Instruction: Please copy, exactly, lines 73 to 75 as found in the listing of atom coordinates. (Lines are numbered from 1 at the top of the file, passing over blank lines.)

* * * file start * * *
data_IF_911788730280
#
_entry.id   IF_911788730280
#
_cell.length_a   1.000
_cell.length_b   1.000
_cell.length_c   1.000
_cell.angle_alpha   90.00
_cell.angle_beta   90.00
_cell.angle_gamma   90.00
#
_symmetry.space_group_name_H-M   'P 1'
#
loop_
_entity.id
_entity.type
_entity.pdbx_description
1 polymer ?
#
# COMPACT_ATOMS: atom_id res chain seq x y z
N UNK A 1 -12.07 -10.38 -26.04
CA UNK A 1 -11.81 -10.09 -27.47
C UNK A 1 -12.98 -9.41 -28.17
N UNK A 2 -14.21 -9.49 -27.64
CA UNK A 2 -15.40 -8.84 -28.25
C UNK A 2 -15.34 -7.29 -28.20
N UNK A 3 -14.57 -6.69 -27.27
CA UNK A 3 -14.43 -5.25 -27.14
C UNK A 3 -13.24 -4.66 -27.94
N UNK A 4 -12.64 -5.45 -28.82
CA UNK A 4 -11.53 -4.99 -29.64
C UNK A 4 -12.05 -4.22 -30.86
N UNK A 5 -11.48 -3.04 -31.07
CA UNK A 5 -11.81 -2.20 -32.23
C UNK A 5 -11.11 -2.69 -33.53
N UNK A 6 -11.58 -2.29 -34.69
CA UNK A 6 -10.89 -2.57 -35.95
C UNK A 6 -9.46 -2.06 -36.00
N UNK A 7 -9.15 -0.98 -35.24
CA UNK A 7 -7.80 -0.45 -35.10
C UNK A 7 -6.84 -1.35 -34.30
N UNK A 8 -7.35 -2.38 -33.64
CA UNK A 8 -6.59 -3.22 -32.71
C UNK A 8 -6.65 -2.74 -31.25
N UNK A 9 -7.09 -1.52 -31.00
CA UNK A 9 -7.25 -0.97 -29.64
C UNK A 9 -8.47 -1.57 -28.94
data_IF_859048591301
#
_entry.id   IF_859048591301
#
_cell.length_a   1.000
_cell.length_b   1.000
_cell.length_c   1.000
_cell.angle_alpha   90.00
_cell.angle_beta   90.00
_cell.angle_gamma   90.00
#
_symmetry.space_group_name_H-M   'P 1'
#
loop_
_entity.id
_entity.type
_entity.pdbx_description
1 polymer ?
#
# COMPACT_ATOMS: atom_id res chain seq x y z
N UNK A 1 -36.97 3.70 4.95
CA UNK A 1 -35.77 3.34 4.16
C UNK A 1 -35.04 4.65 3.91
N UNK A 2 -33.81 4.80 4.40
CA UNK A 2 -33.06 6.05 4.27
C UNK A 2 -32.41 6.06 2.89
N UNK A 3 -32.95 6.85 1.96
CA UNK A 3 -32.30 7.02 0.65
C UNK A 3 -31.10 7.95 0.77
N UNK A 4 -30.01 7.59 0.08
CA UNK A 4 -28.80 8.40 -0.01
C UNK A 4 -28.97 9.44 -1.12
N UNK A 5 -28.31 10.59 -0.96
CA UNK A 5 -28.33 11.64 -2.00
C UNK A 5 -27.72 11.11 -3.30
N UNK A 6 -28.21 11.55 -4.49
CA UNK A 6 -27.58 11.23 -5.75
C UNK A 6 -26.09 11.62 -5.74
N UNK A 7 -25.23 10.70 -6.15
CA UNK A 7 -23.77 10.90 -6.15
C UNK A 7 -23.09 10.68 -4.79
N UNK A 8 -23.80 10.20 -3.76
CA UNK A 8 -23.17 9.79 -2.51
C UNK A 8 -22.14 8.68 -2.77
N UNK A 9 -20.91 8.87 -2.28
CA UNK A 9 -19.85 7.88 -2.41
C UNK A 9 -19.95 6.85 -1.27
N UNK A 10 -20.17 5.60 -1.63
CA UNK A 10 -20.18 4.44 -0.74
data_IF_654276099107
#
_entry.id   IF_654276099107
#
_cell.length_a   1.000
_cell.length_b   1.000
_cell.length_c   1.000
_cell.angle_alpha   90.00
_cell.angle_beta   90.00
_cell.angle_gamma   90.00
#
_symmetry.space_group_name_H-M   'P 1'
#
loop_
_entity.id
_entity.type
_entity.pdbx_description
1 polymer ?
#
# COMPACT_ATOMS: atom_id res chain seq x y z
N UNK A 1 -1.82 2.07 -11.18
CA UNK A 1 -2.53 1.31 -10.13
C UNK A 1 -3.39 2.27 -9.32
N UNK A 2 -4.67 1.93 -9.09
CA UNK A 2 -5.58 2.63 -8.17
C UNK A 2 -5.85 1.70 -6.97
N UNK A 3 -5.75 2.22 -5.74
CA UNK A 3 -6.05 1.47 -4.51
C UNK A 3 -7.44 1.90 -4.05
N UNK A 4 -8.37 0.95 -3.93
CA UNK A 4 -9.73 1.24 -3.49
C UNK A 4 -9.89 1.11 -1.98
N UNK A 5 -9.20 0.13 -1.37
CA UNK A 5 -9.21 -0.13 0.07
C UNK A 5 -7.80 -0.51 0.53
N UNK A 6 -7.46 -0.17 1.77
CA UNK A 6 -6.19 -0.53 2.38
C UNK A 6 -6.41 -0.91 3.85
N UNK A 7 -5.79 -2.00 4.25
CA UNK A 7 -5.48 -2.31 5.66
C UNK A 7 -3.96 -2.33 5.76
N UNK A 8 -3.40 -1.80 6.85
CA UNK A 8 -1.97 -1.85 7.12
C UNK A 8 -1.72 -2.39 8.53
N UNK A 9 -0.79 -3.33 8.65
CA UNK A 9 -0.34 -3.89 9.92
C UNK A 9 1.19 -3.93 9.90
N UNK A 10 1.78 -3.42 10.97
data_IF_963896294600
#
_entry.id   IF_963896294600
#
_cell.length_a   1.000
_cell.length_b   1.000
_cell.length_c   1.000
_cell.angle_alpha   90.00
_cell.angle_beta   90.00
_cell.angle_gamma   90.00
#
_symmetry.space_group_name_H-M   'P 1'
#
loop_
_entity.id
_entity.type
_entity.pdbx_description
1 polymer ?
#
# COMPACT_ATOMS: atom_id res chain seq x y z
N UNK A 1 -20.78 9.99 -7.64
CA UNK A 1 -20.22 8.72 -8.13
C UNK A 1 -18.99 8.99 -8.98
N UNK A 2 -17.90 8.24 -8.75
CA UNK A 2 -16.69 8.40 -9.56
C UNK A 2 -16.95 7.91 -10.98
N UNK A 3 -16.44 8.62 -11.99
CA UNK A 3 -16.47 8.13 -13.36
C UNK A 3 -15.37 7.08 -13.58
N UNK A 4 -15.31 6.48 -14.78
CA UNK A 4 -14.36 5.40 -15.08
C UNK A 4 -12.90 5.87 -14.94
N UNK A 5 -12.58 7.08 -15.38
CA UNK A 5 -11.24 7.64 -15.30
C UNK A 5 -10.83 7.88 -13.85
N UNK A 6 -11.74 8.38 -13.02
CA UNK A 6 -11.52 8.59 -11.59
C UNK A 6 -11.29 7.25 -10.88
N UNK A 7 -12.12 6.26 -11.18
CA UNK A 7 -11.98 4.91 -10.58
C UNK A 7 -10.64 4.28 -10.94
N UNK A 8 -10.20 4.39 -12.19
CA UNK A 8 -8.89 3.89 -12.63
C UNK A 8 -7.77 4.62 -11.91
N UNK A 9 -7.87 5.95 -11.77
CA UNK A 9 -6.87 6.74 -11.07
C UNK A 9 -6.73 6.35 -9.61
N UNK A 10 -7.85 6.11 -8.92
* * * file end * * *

C UNK A 2 -32.41 6.06 2.89
N UNK A 3 -32.95 6.85 1.96
CA UNK A 3 -32.30 7.02 0.65